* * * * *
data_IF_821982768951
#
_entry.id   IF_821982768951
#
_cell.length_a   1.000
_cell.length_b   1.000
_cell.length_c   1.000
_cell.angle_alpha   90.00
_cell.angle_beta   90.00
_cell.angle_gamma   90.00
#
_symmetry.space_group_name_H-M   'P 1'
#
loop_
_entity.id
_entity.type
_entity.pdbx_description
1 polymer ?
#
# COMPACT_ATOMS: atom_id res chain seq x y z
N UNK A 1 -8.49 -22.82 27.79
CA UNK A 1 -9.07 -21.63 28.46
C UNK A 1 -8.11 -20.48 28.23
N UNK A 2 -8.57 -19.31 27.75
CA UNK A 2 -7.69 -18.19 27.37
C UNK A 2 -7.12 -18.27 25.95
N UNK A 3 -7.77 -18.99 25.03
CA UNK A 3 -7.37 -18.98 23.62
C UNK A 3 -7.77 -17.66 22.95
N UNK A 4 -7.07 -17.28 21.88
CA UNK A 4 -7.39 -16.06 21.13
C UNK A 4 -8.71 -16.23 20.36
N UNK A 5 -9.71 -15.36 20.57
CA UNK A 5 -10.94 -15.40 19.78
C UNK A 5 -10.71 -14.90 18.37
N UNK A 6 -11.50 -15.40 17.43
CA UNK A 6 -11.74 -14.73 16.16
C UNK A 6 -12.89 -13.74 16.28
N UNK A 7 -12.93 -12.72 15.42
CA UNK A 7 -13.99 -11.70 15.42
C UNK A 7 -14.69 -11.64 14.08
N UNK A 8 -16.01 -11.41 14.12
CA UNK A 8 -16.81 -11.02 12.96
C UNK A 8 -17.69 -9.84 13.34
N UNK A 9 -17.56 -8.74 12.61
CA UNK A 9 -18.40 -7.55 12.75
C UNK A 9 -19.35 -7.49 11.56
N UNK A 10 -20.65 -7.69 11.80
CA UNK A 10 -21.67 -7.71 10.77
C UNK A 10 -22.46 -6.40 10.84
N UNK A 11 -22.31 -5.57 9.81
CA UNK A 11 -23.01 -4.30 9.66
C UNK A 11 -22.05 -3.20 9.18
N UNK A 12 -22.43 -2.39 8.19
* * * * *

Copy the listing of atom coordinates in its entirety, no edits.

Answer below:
data_IF_821982768951
#
_entry.id   IF_821982768951
#
_cell.length_a   1.000
_cell.length_b   1.000
_cell.length_c   1.000
_cell.angle_alpha   90.00
_cell.angle_beta   90.00
_cell.angle_gamma   90.00
#
_symmetry.space_group_name_H-M   'P 1'
#
loop_
_entity.id
_entity.type
_entity.pdbx_description
1 polymer ?
#
# COMPACT_ATOMS: atom_id res chain seq x y z
N UNK A 1 -8.49 -22.82 27.79
CA UNK A 1 -9.07 -21.63 28.46
C UNK A 1 -8.11 -20.48 28.23
N UNK A 2 -8.57 -19.31 27.75
CA UNK A 2 -7.69 -18.19 27.37
C UNK A 2 -7.12 -18.27 25.95
N UNK A 3 -7.77 -18.99 25.03
CA UNK A 3 -7.37 -18.98 23.62
C UNK A 3 -7.77 -17.66 22.95
N UNK A 4 -7.07 -17.28 21.88
CA UNK A 4 -7.39 -16.06 21.13
C UNK A 4 -8.71 -16.23 20.36
N UNK A 5 -9.71 -15.36 20.57
CA UNK A 5 -10.94 -15.40 19.78
C UNK A 5 -10.71 -14.90 18.37
N UNK A 6 -11.50 -15.40 17.43
CA UNK A 6 -11.74 -14.73 16.16
C UNK A 6 -12.89 -13.74 16.28
N UNK A 7 -12.93 -12.72 15.42
CA UNK A 7 -13.99 -11.70 15.42
C UNK A 7 -14.69 -11.64 14.08
N UNK A 8 -16.01 -11.41 14.12
CA UNK A 8 -16.81 -11.02 12.96
C UNK A 8 -17.69 -9.84 13.34
N UNK A 9 -17.56 -8.74 12.61
CA UNK A 9 -18.40 -7.55 12.75
C UNK A 9 -19.35 -7.49 11.56
N UNK A 10 -20.65 -7.69 11.80
CA UNK A 10 -21.67 -7.71 10.77
C UNK A 10 -22.46 -6.40 10.84
N UNK A 11 -22.31 -5.57 9.81
CA UNK A 11 -23.01 -4.30 9.66
C UNK A 11 -22.05 -3.20 9.18
N UNK A 12 -22.43 -2.39 8.19